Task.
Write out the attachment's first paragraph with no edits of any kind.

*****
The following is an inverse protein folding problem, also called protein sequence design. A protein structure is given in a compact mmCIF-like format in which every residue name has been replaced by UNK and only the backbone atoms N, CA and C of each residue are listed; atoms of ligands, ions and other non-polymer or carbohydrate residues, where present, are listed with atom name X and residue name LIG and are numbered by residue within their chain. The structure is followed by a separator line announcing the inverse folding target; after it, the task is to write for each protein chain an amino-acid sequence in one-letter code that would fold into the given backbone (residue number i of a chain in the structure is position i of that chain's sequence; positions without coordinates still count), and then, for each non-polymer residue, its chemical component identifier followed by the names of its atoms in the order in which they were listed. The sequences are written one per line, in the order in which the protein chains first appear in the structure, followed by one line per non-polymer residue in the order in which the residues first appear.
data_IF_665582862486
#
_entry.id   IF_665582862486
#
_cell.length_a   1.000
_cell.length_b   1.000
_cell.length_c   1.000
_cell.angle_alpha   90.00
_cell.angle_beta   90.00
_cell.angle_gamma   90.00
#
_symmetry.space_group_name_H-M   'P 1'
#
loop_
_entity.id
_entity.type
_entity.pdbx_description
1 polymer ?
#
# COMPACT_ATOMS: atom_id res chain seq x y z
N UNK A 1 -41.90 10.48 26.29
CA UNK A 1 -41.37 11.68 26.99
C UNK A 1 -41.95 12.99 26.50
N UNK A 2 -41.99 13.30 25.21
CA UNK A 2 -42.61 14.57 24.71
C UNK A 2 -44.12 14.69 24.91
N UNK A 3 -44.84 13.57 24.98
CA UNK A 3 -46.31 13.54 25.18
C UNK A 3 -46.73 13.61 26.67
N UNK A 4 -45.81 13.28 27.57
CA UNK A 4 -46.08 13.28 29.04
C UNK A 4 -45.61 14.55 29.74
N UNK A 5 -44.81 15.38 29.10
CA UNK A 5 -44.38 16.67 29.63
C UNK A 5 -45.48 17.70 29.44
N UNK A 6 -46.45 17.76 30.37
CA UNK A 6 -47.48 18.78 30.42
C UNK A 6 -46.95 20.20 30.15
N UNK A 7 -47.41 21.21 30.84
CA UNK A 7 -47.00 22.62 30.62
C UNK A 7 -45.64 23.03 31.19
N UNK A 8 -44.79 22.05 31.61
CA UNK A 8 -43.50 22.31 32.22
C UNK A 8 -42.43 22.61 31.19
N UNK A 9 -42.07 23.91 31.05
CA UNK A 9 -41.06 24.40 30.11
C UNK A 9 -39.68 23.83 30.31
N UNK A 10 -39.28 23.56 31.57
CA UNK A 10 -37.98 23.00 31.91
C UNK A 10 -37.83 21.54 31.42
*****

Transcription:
The following is an inverse protein folding problem, also called protein sequence design. A protein structure is given in a compact mmCIF-like format in which every residue name has been replaced by UNK and only the backbone atoms N, CA and C of each residue are listed; atoms of ligands, ions and other non-polymer or carbohydrate residues, where present, are listed with atom name X and residue name LIG and are numbered by residue within their chain. The structure is followed by a separator line announcing the inverse folding target; after it, the task is to write for each protein chain an amino-acid sequence in one-letter code that would fold into the given backbone (residue number i of a chain in the structure is position i of that chain's sequence; positions without coordinates still count), and then, for each non-polymer residue, its chemical component identifier followed by the names of its atoms in the order in which they were listed. The sequences are written one per line, in the order in which the protein chains first appear in the structure, followed by one line per non-polymer residue in the order in which the residues first appear.